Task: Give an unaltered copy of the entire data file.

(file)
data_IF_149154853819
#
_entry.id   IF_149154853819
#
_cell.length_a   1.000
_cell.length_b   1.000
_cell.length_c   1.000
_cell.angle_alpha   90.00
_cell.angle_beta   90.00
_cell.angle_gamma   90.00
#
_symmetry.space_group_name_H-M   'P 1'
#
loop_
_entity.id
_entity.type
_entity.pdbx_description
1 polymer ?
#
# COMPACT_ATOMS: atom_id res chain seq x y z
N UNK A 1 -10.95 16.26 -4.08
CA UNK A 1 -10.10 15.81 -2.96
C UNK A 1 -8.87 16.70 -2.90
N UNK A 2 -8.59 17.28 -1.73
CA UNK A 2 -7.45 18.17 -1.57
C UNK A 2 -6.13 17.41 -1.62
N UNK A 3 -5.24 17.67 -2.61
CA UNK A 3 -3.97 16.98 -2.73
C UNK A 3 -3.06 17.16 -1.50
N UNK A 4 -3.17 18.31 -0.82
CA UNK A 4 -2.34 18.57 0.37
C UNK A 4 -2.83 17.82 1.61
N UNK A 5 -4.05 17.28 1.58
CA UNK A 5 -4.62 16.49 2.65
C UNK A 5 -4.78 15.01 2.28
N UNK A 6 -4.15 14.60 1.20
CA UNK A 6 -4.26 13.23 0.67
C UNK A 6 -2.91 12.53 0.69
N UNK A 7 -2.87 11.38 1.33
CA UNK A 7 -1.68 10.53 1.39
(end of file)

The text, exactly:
data_IF_149154853819
#
_entry.id   IF_149154853819
#
_cell.length_a   1.000
_cell.length_b   1.000
_cell.length_c   1.000
_cell.angle_alpha   90.00
_cell.angle_beta   90.00
_cell.angle_gamma   90.00
#
_symmetry.space_group_name_H-M   'P 1'
#
loop_
_entity.id
_entity.type
_entity.pdbx_description
1 polymer ?
#
# COMPACT_ATOMS: atom_id res chain seq x y z
N UNK A 1 -10.95 16.26 -4.08
CA UNK A 1 -10.10 15.81 -2.96
C UNK A 1 -8.87 16.70 -2.90
N UNK A 2 -8.59 17.28 -1.73
CA UNK A 2 -7.45 18.17 -1.57
C UNK A 2 -6.13 17.41 -1.62
N UNK A 3 -5.24 17.67 -2.61
CA UNK A 3 -3.97 16.98 -2.73
C UNK A 3 -3.06 17.16 -1.50
N UNK A 4 -3.17 18.31 -0.82
CA UNK A 4 -2.34 18.57 0.37
C UNK A 4 -2.83 17.82 1.61
N UNK A 5 -4.05 17.28 1.58
CA UNK A 5 -4.62 16.49 2.65
C UNK A 5 -4.78 15.01 2.28
N UNK A 6 -4.15 14.60 1.20
CA UNK A 6 -4.26 13.23 0.67
C UNK A 6 -2.91 12.53 0.69
N UNK A 7 -2.87 11.38 1.33
CA UNK A 7 -1.68 10.53 1.39